v

About the Author

The author just back from another test run at New England Dragway.

Leo debuts the “new” 1954 Studebaker Starlight pillared coupe/Chevy six combo at the first annual Northeast Inliners picnic 2004.

The first new car I remember our family getting was a 1954 Chevrolet 2-door hardtop, standard shift, Blue Flame six. I can still see her sitting there in the driveway—turquoise and white, fresh from the factory! I got my driver’s license with that car and began working after high school at a local garage where I started to learn about cars and engines. The other mechanic took me to a nearby airport and introduced me to a new sport . . . Drag Racing. I had “the bug”! My Aunt donated her 1950 Chevy hardtop 235 Powerglide to the cause and I was on my way. (Of course, the Powerglide had to be replaced with a standard shift!) The names Frank McGurk, “California Bill” Fisher and Wayne Horning echoed in my brain. Over the years, my attention has been on drag racing and always with a Chevy inline six—first the 235, then 261 and now the 292. I’ve collected just about every article on sixes published in the last thirty years and interviewed many six-cylinder stars such as Kay Sissell, Mike Kirby, Cotton Perry, Jim Headrick, Glen and Kevin Self, and Rob Harrison. Yet, I never imagined I’d be the one to put this manual together. The information contained in this manual is from my own experiences (which are, no doubt, limited), along with corrections, adjustments and additions from longtime six-cylinder enthusiasts Mike Kirby, Tom Langdon, Sarge Nichols, Pat Smith, and Mike Barile. The information is meant as a starting point for your own departure into sixology. Of course, it goes without saying, that using the information presented in the manual is without warranty. All the risk for its use is entirely assumed by the user. Good luck on your new adventure!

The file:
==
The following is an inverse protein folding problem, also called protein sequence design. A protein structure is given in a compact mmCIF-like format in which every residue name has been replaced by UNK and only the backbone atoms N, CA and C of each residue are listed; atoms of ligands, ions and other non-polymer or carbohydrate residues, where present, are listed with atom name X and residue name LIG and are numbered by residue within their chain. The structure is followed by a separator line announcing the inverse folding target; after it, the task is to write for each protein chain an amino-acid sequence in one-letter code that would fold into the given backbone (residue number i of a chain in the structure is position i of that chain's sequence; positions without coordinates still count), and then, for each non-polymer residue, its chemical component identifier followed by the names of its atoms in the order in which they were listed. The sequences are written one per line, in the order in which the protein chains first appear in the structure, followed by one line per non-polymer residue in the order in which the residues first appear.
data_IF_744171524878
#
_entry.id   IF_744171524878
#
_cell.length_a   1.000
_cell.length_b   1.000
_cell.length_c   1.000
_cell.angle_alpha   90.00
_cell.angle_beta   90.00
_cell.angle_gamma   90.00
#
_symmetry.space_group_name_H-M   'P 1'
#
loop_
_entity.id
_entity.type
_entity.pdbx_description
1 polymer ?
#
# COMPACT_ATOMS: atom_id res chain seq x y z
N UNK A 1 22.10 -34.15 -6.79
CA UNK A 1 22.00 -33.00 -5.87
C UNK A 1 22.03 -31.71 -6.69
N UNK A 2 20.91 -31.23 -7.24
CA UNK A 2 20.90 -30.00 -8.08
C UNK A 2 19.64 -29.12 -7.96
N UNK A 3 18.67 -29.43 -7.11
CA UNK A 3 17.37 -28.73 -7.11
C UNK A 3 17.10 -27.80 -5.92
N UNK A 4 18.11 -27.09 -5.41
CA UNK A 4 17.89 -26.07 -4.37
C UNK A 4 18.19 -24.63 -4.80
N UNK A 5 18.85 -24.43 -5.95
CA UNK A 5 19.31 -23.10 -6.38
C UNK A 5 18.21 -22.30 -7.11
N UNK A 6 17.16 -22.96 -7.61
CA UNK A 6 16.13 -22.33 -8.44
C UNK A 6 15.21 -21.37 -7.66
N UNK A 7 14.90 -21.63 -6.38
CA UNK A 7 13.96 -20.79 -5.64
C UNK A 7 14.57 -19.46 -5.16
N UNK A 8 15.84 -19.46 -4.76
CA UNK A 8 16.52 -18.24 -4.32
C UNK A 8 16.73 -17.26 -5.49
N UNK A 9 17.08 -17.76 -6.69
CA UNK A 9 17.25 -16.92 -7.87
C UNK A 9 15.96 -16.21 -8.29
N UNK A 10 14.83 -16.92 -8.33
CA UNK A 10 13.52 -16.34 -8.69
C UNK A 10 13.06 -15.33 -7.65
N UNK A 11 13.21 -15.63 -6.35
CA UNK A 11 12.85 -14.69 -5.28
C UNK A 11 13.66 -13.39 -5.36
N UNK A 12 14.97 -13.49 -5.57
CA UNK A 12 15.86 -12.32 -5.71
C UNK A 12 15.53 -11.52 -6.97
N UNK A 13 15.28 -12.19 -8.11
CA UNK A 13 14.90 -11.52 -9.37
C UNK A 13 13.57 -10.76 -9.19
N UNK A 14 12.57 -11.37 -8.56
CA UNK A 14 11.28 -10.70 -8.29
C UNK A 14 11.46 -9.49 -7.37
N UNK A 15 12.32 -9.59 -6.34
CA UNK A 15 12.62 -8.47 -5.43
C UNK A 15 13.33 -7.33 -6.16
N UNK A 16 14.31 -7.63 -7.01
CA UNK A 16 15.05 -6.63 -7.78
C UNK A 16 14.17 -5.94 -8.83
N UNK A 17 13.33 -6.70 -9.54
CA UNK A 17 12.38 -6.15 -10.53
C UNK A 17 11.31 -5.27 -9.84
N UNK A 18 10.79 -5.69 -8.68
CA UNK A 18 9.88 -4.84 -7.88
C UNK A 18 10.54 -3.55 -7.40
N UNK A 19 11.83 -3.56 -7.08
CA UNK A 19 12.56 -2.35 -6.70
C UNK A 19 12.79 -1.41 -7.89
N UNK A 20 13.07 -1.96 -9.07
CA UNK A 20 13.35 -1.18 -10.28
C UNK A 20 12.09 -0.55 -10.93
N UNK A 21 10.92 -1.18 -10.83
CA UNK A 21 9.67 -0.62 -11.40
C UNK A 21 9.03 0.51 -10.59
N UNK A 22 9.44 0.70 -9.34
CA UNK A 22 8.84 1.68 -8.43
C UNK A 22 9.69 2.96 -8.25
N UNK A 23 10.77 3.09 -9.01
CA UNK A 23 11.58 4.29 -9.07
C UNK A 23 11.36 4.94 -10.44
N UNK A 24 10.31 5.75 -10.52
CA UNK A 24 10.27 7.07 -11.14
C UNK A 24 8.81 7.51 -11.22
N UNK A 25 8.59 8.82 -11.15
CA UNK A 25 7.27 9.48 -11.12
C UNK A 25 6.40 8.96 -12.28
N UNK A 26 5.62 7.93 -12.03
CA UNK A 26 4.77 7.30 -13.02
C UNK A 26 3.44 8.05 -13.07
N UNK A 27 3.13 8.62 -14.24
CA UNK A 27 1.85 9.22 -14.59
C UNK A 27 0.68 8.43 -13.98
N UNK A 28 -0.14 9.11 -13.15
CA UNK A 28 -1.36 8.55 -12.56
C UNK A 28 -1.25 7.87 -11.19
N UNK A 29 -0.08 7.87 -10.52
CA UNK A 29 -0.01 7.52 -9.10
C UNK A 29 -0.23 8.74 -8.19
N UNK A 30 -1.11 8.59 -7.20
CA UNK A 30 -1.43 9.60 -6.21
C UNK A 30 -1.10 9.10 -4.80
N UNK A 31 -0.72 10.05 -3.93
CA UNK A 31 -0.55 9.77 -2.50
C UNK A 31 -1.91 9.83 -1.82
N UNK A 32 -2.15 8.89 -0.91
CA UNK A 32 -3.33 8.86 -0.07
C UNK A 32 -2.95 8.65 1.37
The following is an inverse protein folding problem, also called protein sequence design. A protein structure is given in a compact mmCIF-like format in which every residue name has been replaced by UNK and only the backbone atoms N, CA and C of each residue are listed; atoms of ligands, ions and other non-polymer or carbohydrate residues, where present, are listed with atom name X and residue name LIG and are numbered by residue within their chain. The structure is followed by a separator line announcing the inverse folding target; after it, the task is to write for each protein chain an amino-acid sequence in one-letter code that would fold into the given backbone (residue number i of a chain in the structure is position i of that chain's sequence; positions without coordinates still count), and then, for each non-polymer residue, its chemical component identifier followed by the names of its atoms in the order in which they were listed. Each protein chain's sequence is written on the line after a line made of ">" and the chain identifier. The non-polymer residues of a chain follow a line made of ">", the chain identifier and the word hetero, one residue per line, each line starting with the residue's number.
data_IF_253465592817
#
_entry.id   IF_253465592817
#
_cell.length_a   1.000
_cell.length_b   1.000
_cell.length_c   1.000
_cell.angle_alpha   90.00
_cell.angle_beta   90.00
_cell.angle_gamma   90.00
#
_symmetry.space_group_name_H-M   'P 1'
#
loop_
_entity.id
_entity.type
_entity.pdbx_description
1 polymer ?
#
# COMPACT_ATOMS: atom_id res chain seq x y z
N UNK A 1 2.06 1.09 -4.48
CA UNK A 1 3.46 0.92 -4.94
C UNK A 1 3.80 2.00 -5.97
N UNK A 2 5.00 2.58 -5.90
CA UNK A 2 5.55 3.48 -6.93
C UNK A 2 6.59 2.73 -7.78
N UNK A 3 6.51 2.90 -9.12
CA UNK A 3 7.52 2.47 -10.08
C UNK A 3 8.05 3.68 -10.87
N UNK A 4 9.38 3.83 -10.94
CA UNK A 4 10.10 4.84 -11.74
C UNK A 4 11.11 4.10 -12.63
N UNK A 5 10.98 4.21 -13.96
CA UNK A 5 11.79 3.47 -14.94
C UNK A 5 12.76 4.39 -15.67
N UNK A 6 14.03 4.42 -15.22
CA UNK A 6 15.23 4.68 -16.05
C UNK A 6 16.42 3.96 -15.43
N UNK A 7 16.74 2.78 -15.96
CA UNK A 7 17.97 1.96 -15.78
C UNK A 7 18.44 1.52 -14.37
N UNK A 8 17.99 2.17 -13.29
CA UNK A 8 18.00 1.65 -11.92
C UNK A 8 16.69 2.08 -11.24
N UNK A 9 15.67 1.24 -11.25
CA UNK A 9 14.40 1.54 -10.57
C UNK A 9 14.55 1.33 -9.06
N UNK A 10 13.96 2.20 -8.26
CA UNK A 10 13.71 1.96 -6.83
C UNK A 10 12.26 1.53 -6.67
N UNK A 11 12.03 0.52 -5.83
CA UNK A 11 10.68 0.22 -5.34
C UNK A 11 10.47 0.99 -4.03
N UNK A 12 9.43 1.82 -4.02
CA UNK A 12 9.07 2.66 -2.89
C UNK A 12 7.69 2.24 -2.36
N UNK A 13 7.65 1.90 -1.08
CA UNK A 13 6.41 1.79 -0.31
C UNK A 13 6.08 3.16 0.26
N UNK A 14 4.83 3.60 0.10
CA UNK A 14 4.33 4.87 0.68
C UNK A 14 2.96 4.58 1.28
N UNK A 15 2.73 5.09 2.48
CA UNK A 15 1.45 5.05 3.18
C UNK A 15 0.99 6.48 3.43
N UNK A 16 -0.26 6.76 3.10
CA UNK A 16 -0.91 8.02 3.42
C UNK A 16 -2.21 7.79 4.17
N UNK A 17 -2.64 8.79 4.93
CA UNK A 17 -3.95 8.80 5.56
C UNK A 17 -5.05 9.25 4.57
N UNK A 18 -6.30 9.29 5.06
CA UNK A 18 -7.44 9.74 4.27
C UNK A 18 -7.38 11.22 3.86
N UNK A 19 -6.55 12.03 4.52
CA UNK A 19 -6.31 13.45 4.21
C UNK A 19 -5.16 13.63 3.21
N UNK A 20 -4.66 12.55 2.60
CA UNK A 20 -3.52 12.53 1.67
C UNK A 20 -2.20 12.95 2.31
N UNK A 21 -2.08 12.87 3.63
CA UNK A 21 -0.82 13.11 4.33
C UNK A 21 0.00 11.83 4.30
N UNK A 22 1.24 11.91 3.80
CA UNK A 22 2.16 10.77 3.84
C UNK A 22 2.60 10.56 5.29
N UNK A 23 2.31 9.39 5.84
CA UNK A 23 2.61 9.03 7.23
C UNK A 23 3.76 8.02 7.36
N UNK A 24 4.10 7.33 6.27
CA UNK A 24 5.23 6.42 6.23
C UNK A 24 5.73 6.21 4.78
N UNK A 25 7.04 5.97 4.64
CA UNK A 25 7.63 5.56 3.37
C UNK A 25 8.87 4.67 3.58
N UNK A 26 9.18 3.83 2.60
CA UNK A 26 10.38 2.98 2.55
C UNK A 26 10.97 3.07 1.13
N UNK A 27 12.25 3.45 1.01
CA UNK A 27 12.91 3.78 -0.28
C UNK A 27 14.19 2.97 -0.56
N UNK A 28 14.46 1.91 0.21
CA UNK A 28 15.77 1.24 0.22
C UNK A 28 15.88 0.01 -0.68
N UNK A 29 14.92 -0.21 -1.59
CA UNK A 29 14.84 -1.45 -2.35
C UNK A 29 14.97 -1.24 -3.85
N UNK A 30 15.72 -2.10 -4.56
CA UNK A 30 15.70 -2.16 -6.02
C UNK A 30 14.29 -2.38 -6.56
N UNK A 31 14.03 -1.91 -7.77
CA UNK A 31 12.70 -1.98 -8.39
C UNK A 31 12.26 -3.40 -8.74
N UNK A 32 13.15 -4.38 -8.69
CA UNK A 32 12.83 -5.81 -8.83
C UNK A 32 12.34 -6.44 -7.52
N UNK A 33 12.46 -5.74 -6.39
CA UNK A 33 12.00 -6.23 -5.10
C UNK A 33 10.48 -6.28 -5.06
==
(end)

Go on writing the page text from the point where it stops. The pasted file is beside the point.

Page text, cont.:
Chapter 2

Planning Your Project • How to plan an inline project • Theories and formulas about how to make horsepower

S

o now that you’ve made the decision to take “the path less traveled” and build a unique inline six, the question becomes “where do I start?” Before jumping into the nuts and bolts, so to speak, it is always worth your time to thoroughly contemplate a proposed plan of action for your engine.

Setting Goals The questions you need to ask yourself are: 1. Will I want this engine for street, strip, oval track, or…? 2. What particular attributes will my engine need for my use—be it street, drags, oval track, hill climb, sports or swamp buggy? 3. What weight vehicle will the engine need to propel? 4. Do I have a realistic budget for this project? 5. Can I reasonably expect to make enough horsepower and torque to achieve my goals? 6. At my projected horsepower level, can I expect reasonable engine life? 7. Will I have the perseverance to go where few have gone? Can I maintain a course of action without regard to discouragement, opposition, or previous failure? Taking a different engine path is not easy, but it is very rewarding.